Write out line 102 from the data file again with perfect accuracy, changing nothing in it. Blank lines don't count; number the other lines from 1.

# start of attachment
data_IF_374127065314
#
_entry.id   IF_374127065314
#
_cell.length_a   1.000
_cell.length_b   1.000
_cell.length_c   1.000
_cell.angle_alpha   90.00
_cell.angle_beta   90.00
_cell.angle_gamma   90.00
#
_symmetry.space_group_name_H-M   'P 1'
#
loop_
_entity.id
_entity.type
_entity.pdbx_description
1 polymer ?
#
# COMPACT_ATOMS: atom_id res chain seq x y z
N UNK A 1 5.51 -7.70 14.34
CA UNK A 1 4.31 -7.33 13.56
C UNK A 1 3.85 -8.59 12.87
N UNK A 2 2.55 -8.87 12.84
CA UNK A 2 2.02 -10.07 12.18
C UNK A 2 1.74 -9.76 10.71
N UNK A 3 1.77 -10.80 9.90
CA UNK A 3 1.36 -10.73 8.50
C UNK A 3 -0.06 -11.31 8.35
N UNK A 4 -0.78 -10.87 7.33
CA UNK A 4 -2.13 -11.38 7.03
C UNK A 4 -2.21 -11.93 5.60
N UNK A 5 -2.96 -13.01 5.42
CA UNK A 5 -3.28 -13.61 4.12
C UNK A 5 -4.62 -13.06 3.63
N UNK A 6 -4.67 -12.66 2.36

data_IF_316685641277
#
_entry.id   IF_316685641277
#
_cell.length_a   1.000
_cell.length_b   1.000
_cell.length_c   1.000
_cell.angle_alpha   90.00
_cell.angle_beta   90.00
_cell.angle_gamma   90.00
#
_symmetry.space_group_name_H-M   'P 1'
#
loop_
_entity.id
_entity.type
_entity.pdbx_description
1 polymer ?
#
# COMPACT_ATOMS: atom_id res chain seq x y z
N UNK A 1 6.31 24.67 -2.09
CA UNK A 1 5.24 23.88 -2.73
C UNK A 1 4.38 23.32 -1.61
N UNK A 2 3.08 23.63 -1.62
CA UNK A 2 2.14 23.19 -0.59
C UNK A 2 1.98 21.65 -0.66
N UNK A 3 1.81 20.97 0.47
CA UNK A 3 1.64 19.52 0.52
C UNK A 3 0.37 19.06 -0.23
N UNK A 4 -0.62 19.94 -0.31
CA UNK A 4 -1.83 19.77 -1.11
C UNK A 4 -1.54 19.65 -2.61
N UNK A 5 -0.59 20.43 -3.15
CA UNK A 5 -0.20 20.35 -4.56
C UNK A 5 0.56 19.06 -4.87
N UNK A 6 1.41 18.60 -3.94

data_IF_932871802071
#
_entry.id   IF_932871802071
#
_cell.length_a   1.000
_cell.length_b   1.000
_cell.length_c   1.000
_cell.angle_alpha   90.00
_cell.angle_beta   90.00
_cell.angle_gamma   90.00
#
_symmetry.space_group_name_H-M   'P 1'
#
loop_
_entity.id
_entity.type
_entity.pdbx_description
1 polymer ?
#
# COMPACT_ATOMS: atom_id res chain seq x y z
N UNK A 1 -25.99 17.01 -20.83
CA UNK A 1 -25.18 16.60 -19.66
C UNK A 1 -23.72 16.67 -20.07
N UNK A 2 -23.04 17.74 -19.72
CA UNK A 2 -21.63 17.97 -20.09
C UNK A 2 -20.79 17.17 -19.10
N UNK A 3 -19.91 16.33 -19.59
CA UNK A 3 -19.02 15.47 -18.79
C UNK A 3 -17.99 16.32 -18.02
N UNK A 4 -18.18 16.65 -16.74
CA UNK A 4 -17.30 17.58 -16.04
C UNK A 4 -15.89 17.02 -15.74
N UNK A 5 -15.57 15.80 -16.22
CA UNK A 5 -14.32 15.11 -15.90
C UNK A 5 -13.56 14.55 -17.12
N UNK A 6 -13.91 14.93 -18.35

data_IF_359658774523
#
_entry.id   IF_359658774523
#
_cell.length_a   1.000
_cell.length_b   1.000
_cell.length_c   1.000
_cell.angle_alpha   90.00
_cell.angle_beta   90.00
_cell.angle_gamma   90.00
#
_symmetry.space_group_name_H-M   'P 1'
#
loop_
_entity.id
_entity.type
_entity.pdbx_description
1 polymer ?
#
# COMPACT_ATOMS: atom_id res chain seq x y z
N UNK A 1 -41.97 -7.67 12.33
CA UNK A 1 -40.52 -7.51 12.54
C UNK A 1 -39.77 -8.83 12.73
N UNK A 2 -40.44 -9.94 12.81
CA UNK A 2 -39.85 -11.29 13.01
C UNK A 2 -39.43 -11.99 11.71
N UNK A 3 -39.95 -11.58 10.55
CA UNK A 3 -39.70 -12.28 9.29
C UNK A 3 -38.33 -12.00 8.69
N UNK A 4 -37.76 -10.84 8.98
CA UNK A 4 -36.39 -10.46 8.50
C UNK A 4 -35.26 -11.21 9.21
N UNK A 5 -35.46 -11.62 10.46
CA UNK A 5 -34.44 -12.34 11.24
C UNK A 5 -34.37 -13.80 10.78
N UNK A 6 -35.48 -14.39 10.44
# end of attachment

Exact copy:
N UNK A 4 -18.18 16.65 -16.74